Posts Tagged 'memories'

The Forgetting by Sharon Cameron

# of Pages:  403

2019 Iowa High School Award Winner

Canaan is meant to be a perfect city in which people live in peace and harmony without the distraction of technology, money, or competition.  Every twelve years the town breaks into chaos and then their memories are erased.  The only way they know who they are is by reading the book that is tied to them at all times.  Nadia did not forget her memories during the last forgetting and therefore knows some of the things people chose not to include in their books, including people, they hoped to forget.  She has no idea why she didn’t forget her memories, but it definitely didn’t make her life any easier since her mother and sister treat her like she doesn’t belong in their family.  Meanwhile, Nadia has begun slipping over the walls of the town in search of food, answers, and adventure.  She is caught by the glassmaker’s son and he demands she take him with her.  As they explore outside the walls they learn there are many things about how their town was set up that no one ever passed down, despite her suspicions that not everyone is losing their memories every twelve years.  Will anyone ever believe them about their discoveries?  Will it be enough to save them from this terrible fate of forgetting who you are every twelve years?

This story has a dystopian feel similar to The Giver, The Testing, and Matched.  It takes awhile to fully invest in Nadia and her quest to find answers about her town.  Once she begins finding answers the book’s pace picks up and takes off while many obstacles rise up to try and stop her from sharing the truth of their existence with others.  The main characters are well developed and everyone’s motivations and actions are adequately explained by the end.  Readers who enjoy these dystopian books will be curious for more, but it isn’t quite as engaging as some of the other titles in this genre.

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The Hidden Memory of Objects by Danielle Mages Amato

Genre:  Mystery

# of Pages: 328

Megan Brown recently lost her brother in a horrific car accident and she’s struggling to cope with it.  Tyler was always there to protect her and still be the life of the party and she doesn’t know how their family will cope without them.  Shortly after his death the police announce he died of a heroin overdose and that he was planning to defer college, both of which come as a huge shock to her family as it seems they didn’t know him at all.  Meanwhile, Megan has also started noticing that when she touches objects that belonged to him she gets visions of memories of Tyler’s.  Is it possible that if she keeps touching Tyler’s things she can actually find out what happened to him?  Unfortunately, just as Megan discovers this power she realizes that some of the objects Tyler had on him when he died have gone missing which means someone came into their home to go through his things.  Is she getting in over her head?  Can she handle the truth if she uncovers it?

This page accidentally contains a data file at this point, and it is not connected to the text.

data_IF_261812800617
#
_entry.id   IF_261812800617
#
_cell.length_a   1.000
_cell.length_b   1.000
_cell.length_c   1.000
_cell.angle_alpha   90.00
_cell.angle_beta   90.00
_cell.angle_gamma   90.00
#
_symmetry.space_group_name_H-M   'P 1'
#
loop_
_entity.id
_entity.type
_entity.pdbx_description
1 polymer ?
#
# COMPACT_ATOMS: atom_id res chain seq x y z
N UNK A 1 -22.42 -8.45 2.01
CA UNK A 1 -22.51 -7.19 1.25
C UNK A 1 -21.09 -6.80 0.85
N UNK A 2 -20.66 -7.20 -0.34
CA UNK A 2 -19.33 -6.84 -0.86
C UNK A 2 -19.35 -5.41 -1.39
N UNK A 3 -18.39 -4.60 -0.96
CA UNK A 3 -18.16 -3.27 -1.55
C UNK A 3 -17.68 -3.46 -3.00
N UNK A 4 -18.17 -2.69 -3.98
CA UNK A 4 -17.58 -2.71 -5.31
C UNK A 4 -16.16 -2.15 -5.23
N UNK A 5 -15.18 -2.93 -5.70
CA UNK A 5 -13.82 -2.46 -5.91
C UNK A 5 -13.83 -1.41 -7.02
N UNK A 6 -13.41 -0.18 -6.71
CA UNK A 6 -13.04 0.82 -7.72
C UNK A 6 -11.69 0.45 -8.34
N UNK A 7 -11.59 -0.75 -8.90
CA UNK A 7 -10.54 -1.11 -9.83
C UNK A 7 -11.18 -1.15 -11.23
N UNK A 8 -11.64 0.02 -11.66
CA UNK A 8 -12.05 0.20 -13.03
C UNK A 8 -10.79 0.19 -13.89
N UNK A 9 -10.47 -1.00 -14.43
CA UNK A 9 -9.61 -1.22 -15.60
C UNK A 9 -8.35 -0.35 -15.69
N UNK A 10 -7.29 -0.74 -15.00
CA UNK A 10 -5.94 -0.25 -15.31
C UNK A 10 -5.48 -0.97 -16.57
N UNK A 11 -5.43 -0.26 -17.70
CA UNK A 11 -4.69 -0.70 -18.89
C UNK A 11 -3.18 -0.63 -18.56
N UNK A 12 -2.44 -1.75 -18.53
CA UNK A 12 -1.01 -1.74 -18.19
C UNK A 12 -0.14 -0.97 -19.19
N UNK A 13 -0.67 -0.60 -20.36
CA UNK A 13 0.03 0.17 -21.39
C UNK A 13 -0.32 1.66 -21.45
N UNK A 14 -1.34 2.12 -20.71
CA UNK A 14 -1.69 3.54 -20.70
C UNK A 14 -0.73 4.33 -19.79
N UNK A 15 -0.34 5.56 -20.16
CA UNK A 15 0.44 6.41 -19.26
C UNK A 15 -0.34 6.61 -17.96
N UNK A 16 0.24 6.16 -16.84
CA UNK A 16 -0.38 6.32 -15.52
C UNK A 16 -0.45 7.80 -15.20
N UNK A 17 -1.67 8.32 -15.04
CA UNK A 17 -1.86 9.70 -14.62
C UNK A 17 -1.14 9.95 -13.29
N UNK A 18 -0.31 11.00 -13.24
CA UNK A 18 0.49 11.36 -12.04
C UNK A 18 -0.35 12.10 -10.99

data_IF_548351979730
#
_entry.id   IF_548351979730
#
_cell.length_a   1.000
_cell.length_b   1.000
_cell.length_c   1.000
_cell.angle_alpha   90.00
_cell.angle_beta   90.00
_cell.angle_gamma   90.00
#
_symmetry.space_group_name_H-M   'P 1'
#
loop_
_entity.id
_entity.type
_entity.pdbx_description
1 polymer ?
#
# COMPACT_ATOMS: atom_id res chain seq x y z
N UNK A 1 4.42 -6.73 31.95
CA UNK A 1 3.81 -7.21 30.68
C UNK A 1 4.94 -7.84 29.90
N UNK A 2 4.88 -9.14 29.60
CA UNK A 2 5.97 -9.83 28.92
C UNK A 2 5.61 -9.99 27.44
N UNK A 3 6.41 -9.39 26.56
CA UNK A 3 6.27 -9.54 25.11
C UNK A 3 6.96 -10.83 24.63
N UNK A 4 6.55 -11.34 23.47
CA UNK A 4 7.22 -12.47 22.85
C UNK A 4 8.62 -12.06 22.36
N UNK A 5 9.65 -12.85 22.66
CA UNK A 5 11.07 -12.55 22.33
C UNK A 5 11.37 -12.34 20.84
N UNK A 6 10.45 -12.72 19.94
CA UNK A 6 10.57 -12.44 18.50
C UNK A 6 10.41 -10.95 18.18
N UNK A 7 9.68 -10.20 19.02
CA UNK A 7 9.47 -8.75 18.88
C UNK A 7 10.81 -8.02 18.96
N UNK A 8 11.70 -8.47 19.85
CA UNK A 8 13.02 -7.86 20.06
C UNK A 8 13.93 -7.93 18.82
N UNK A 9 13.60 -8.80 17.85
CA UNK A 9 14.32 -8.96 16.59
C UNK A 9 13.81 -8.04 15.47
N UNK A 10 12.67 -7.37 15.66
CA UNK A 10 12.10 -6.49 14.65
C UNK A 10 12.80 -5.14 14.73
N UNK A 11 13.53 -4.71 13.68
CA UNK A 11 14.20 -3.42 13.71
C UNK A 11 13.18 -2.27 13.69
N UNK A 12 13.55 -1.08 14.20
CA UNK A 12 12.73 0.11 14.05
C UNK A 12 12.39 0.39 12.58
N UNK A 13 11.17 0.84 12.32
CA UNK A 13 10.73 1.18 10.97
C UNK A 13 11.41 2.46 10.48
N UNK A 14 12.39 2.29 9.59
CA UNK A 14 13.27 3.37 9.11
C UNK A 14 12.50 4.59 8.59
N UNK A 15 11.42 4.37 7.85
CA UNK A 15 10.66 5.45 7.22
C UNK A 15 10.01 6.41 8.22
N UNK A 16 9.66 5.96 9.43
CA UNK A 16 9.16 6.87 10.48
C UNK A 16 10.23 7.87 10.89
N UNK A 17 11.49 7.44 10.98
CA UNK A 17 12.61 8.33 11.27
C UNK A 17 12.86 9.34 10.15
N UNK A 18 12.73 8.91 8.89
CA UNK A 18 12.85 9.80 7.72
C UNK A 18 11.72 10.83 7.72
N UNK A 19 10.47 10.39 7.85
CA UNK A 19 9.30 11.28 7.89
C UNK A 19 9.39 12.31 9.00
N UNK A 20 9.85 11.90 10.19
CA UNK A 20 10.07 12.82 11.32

The premise of this story is interesting and the conclusion doesn’t disappoint.  It takes awhile for the pieces to begin coming together but the resolution is exciting.  Fans of mystery such as The Naturals and When will enjoy a mystery title about a character who has an unusual ability.  The backdrop of Abraham Lincoln gives the story an unusual twist that makes it more memorable and unique.

The Everafter by Amy Huntley

Genre:  Realistic Fiction/Romance

# of pages:  245 p.

RAC Book:  Yes

Madison wakes up in a strange reality she calls “is” because there’s no way to describe it.  She believes she is dead because she can’t feel a body, but she does see objects in the space around her.  If she touches an object she is brought back to her life through a memory of when she lost that item.  She quickly realizes that she does not have memories past the age of 17 and knows she died young, but cannot remember how.  As she tries to navigate through the memories of her life she realizes she is not the only spirit lingering in those memories.  Will she ever be able to talk to anyone from her life?  Will she ever find out how she died?  Can she ever move past this place of “is” to the everafter?

This book was engaging, unique, and interesting.  As Madison moves through the memories of her life the reader cannot help but think about how she will meet her untimely demise.  Despite the fact that the reason behind her death is set up throughout the story, it will be a shock to most readers the way it actually happens.  Madison’s friendships and family relationships are easy to identify with and it’s hard to imagine how they must cope with her death.  Madison, however, believes that everyone dies when they are supposed to go and it’s okay, but she would like to know how it happens.  She feels no regret about how she lived or died.  This is a very interesting read that will leave the reader thinking about life and death long after the final page.


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